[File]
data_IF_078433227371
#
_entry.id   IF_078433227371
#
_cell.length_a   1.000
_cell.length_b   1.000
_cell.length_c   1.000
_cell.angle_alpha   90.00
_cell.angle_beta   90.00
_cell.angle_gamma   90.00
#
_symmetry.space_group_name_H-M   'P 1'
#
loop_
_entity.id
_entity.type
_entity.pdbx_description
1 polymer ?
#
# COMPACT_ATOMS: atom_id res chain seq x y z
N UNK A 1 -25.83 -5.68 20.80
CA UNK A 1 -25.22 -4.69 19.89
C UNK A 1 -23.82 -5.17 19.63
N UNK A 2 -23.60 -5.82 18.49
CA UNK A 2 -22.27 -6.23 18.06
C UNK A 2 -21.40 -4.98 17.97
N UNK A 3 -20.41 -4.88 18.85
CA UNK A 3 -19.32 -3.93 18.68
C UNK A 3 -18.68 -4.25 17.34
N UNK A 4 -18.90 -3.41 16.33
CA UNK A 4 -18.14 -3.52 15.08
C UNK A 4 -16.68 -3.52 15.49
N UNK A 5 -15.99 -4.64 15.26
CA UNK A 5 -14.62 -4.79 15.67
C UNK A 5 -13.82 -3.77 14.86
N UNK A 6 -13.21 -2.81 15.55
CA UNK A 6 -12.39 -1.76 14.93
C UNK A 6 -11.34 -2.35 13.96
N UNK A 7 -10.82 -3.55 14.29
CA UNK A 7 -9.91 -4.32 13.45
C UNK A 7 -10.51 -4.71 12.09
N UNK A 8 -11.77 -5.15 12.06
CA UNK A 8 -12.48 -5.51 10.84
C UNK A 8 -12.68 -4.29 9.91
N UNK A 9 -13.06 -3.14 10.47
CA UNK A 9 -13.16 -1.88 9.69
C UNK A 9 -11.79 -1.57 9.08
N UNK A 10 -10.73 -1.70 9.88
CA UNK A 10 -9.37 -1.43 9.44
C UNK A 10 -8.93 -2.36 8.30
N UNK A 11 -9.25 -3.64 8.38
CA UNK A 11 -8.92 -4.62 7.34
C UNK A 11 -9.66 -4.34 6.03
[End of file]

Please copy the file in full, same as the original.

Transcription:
data_IF_078433227371
#
_entry.id   IF_078433227371
#
_cell.length_a   1.000
_cell.length_b   1.000
_cell.length_c   1.000
_cell.angle_alpha   90.00
_cell.angle_beta   90.00
_cell.angle_gamma   90.00
#
_symmetry.space_group_name_H-M   'P 1'
#
loop_
_entity.id
_entity.type
_entity.pdbx_description
1 polymer ?
#
# COMPACT_ATOMS: atom_id res chain seq x y z
N UNK A 1 -25.83 -5.68 20.80
CA UNK A 1 -25.22 -4.69 19.89
C UNK A 1 -23.82 -5.17 19.63
N UNK A 2 -23.60 -5.82 18.49
CA UNK A 2 -22.27 -6.23 18.06
C UNK A 2 -21.40 -4.98 17.97
N UNK A 3 -20.41 -4.88 18.85
CA UNK A 3 -19.32 -3.93 18.68
C UNK A 3 -18.68 -4.25 17.34
N UNK A 4 -18.90 -3.41 16.33
CA UNK A 4 -18.14 -3.52 15.08
C UNK A 4 -16.68 -3.52 15.49
N UNK A 5 -15.99 -4.64 15.26
CA UNK A 5 -14.62 -4.79 15.67
C UNK A 5 -13.82 -3.77 14.86
N UNK A 6 -13.21 -2.81 15.55
CA UNK A 6 -12.39 -1.76 14.93
C UNK A 6 -11.34 -2.35 13.96
N UNK A 7 -10.82 -3.55 14.29
CA UNK A 7 -9.91 -4.32 13.45
C UNK A 7 -10.51 -4.71 12.09
N UNK A 8 -11.77 -5.15 12.06
CA UNK A 8 -12.48 -5.51 10.84
C UNK A 8 -12.68 -4.29 9.91
N UNK A 9 -13.06 -3.14 10.47
CA UNK A 9 -13.16 -1.88 9.69
C UNK A 9 -11.79 -1.57 9.08
N UNK A 10 -10.73 -1.70 9.88
CA UNK A 10 -9.37 -1.43 9.44
C UNK A 10 -8.93 -2.36 8.30
N UNK A 11 -9.25 -3.64 8.38
CA UNK A 11 -8.92 -4.62 7.34
C UNK A 11 -9.66 -4.34 6.03